This article was originally published in the Huffington Post.

Imagine you’re working on an important project. You’ve invested months of your time, and there’s more to go before it’s complete.  You want to succeed.  A colleague close to the project has noticed something that might prevent your success.   He is trying to decide whether to tell you what he’s noticed.  What’s your advice to him?  Do you want to hear what he has to say?  What if the information is specific to your leadership of the project or related to something you’re doing?

My guess is that most people reading that scenario would answer “YES!”  You’d want the information so that you could address the situation.  Hard though it might be, you might even say “yes” to hearing the information specifically about your leadership, especially if it would move you toward success. Most of us want to know when something we’re doing is putting our progress at risk.

Now imagine you are the colleague with the information. How do you feel when you imagine sharing your perspective that something isn’t working?   Are you hesitant?  How about when the feedback is specifically about your colleague’s behavior?  It’s uncomfortable, right? Many of us, when faced with sharing feedback, feel some hesitation that can lead us to withhold or avoid giving pertinent feedback.

This is the dilemma of team life.  We may want the information others have for us, but feel hesitant to share that same information with them. The hesitation may stem from the underlying frustration we feel when we see work that hasn’t been done the way we want it done. In a perfect world, others would know exactly what we want. They would deliver it to us without a lot of explanation. In reality, successful delegation rarely happens with a hand-off.  It usually takes a few iterations to communicate what we’re looking for so we get the work completed the way we want it.  This awkward situation is called the “training phase” of delegation where the person we’re delegating to –and we — are learning by doing. For the learning to take place, feedback is essential.

To be effective, the feedback must be:

Specific — Be detailed and specific. Open-ended conversations can be disorienting and even deflating. Use specific examples that provide clear guidance. When you are clear they are more likely to grasp what needs to change and use the information productively.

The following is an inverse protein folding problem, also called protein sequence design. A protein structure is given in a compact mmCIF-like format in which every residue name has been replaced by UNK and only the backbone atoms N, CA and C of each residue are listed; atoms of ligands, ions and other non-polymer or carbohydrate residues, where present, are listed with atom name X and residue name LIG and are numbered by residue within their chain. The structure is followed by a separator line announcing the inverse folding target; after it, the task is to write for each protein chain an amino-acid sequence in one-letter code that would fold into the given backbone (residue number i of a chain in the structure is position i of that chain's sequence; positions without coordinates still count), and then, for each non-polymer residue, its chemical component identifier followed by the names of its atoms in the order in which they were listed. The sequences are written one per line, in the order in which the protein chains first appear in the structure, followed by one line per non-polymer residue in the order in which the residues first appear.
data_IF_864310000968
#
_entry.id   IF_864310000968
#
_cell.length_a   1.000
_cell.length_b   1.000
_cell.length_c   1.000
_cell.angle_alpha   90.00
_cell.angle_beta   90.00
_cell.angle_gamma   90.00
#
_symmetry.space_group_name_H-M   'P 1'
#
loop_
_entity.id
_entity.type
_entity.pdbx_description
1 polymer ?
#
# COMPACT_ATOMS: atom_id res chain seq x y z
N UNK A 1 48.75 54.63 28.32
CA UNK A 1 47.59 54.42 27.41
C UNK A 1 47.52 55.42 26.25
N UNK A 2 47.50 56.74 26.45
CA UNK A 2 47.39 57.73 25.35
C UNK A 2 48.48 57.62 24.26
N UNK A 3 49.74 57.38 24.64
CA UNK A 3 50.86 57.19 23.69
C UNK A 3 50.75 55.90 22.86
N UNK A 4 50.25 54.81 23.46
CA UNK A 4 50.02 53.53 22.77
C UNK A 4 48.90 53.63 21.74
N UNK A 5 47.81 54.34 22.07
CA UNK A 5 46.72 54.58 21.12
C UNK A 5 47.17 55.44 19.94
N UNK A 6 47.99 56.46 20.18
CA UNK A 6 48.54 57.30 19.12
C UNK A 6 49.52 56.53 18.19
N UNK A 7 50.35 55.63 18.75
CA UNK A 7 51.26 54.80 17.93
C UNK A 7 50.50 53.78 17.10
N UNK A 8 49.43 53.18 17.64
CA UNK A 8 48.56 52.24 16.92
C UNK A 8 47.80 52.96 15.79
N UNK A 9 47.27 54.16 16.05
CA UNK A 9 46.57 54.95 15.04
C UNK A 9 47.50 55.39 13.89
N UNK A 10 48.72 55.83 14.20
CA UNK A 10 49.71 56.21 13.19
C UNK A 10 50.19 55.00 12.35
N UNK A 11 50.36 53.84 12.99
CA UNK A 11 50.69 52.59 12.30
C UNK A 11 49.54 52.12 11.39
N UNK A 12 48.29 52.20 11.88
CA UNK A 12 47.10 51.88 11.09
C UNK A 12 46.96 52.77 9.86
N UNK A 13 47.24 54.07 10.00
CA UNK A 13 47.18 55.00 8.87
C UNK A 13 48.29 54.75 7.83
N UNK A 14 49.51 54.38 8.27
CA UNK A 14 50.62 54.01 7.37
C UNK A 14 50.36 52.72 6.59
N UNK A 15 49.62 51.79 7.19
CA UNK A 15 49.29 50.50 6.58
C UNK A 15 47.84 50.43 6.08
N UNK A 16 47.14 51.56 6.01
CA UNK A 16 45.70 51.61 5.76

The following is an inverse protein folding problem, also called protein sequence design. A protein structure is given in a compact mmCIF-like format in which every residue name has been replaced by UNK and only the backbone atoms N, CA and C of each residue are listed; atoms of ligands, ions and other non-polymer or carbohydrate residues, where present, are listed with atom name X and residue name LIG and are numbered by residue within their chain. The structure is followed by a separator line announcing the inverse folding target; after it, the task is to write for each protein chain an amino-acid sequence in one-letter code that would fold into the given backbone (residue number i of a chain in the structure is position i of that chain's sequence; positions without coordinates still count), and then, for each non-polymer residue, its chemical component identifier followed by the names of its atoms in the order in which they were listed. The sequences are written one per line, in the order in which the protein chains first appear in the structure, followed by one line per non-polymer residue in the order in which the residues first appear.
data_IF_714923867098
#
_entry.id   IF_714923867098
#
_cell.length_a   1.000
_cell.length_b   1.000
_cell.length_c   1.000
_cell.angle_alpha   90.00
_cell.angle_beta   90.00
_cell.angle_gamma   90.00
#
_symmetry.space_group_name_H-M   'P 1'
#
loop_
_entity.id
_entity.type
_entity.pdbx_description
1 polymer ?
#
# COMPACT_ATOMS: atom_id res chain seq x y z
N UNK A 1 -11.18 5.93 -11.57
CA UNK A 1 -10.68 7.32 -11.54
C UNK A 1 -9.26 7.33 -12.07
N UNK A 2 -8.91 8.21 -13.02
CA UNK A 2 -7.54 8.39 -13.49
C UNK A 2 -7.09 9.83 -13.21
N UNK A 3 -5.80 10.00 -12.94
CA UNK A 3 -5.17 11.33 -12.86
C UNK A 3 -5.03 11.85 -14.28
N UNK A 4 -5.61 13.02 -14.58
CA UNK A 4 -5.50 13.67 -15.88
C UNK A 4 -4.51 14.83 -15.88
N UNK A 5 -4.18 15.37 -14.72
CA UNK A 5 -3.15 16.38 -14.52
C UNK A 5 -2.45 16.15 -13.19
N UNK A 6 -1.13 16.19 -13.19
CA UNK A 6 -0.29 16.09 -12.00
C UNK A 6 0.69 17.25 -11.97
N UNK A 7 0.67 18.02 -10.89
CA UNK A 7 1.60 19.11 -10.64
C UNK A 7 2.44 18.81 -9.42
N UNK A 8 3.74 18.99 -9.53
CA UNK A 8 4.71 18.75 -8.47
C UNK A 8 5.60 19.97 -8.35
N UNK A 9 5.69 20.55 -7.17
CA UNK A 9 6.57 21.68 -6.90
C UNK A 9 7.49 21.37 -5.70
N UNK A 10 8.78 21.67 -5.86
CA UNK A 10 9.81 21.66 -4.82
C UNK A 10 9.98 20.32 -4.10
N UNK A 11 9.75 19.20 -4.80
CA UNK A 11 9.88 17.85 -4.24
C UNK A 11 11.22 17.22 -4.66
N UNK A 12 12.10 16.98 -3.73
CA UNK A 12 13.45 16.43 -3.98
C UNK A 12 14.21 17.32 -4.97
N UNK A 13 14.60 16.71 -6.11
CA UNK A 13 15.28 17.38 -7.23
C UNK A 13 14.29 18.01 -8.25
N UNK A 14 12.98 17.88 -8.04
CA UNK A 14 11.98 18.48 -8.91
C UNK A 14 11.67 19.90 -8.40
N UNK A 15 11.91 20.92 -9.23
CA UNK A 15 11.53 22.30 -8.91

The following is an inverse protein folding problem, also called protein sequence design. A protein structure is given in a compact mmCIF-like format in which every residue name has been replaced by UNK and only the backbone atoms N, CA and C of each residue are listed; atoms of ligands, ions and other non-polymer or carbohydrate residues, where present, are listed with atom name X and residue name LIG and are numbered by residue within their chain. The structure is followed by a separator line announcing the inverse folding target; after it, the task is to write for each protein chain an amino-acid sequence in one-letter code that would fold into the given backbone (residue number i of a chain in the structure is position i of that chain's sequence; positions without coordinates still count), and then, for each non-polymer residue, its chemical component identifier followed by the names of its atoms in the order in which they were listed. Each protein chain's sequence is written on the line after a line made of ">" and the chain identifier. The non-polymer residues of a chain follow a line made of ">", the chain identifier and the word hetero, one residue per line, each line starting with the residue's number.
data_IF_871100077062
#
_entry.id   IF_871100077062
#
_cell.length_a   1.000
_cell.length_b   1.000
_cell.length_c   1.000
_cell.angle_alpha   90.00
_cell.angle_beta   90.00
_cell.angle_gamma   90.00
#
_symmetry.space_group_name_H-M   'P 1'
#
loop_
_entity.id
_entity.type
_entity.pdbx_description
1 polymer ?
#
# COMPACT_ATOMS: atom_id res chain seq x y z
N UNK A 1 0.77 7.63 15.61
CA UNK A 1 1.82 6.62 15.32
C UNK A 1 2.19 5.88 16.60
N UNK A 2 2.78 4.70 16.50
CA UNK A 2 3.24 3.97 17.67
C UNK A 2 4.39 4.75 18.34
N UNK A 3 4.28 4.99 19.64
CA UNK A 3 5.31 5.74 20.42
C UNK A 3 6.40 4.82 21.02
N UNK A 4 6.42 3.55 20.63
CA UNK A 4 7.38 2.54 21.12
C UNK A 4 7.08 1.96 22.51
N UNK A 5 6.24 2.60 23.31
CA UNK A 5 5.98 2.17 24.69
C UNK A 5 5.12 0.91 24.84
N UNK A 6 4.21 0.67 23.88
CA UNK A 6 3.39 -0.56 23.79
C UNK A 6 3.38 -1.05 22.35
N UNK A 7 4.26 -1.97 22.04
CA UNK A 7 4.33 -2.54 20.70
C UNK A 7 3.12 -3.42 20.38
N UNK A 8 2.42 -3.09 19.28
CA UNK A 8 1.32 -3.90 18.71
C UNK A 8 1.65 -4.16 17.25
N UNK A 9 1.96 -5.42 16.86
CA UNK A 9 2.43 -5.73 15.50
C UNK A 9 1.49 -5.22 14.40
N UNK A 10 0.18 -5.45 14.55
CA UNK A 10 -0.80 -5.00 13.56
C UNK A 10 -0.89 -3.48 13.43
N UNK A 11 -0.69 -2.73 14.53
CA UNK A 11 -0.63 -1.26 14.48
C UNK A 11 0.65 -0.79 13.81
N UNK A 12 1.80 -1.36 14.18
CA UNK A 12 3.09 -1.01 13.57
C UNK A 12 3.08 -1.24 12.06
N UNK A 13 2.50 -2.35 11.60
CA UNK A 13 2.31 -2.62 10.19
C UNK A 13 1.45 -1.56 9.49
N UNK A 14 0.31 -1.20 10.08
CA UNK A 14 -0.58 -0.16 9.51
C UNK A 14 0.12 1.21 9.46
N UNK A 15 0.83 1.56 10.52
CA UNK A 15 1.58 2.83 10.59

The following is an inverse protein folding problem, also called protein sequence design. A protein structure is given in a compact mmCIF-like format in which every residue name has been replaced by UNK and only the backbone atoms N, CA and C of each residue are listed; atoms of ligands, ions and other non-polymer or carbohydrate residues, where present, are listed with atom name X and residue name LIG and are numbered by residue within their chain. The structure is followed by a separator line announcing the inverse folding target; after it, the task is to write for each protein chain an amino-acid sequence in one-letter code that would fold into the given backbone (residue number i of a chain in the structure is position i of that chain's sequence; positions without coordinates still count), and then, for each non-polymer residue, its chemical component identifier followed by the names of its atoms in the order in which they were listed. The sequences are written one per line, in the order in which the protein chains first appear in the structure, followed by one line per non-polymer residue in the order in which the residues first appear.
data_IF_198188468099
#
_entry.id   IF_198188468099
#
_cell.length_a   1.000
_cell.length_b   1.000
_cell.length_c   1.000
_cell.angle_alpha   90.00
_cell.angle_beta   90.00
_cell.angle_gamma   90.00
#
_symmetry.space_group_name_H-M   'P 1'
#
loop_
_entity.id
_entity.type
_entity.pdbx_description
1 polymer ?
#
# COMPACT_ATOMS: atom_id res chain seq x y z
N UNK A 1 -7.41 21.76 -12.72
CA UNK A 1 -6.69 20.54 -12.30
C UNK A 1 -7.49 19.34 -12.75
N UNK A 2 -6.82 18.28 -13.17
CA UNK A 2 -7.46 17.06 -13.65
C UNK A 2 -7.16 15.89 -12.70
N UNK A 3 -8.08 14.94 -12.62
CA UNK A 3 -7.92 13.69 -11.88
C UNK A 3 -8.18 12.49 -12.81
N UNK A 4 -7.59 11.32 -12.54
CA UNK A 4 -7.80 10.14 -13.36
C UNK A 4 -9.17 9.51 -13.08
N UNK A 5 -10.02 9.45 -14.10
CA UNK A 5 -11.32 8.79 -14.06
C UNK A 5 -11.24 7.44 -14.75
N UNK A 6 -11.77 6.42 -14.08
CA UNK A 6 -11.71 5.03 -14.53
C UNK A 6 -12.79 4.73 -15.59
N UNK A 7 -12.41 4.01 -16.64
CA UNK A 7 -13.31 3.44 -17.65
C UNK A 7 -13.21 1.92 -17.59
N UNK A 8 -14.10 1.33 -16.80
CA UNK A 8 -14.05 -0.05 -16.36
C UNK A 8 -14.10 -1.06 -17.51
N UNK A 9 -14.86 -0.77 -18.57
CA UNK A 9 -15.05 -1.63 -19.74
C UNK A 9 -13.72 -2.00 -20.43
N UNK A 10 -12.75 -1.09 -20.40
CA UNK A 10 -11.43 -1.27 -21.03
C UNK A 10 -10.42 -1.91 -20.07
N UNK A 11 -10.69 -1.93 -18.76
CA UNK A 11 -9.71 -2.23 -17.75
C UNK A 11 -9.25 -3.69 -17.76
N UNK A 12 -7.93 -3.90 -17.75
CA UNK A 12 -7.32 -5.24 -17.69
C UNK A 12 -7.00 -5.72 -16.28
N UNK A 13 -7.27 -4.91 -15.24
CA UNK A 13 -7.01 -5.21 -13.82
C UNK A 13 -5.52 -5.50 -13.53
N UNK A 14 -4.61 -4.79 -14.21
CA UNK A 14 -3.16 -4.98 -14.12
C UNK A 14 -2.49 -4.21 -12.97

Timely — Provide feedback while it’s fresh. On the sports field, coaches don’t wait until the end of the season to review plays with their teams. They do it in every game, and during every practice. Timely feedback sends the signal that you’re interested in coaching your team member to success, and that the work they’re doing right now matters.

Actionable — The right kind of feedback gives the other person a better understanding of what they need to do differently. Giving feedback without action steps can be frustrating for the recipient. Most often, it’s not that the recipient isn’t aware of the issue – it’s that they don’t know how to respond. Pointing out that they have a problem isn’t enough to be helpful. To improve performance, constructive feedback must go one step further to provide — or help them think through — potential solutions and the action steps they can take.

Related to the Goal — One of the best ways to keep feedback from being taken personally or feeling like criticism is to relate it to the goal. What’s the person doing that supports the goal, and what are they doing that’s getting in the way of meeting the goal?  Thinking about the goal when framing up your feedback will help you separate irrelevant differences of opinion or style from mission-critical adjustments that need to be made.

Remember that for hand-offs to be effective, the right kind of feedback is needed to close the delegating loop and ensure success for all parties.


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